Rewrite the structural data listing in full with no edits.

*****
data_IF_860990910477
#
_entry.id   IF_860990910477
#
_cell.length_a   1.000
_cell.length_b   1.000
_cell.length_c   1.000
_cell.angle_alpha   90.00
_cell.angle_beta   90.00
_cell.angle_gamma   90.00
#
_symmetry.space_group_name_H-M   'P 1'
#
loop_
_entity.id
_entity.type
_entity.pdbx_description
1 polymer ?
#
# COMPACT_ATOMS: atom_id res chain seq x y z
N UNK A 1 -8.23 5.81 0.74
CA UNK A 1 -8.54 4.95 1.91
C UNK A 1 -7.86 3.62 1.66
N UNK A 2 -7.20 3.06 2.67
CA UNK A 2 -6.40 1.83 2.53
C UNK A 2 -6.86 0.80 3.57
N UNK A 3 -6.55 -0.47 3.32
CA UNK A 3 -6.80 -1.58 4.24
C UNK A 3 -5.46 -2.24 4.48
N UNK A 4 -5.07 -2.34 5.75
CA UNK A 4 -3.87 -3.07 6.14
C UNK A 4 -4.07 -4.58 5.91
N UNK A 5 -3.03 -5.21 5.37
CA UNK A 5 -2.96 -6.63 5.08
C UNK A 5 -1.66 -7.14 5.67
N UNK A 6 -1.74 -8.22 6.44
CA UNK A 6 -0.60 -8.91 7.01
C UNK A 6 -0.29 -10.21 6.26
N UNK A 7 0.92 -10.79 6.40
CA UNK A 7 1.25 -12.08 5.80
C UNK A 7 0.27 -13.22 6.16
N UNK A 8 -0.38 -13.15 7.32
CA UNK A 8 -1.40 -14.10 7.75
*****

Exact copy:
data_IF_860990910477
#
_entry.id   IF_860990910477
#
_cell.length_a   1.000
_cell.length_b   1.000
_cell.length_c   1.000
_cell.angle_alpha   90.00
_cell.angle_beta   90.00
_cell.angle_gamma   90.00
#
_symmetry.space_group_name_H-M   'P 1'
#
loop_
_entity.id
_entity.type
_entity.pdbx_description
1 polymer ?
#
# COMPACT_ATOMS: atom_id res chain seq x y z
N UNK A 1 -8.23 5.81 0.74
CA UNK A 1 -8.54 4.95 1.91
C UNK A 1 -7.86 3.62 1.66
N UNK A 2 -7.20 3.06 2.67
CA UNK A 2 -6.40 1.83 2.53
C UNK A 2 -6.86 0.80 3.57
N UNK A 3 -6.55 -0.47 3.32
CA UNK A 3 -6.80 -1.58 4.24
C UNK A 3 -5.46 -2.24 4.48
N UNK A 4 -5.07 -2.34 5.75
CA UNK A 4 -3.87 -3.07 6.14
C UNK A 4 -4.07 -4.58 5.91
N UNK A 5 -3.03 -5.21 5.37
CA UNK A 5 -2.96 -6.63 5.08
C UNK A 5 -1.66 -7.14 5.67
N UNK A 6 -1.74 -8.22 6.44
CA UNK A 6 -0.60 -8.91 7.01
C UNK A 6 -0.29 -10.21 6.26
N UNK A 7 0.92 -10.79 6.40
CA UNK A 7 1.25 -12.08 5.80
C UNK A 7 0.27 -13.22 6.16
N UNK A 8 -0.38 -13.15 7.32
CA UNK A 8 -1.40 -14.10 7.75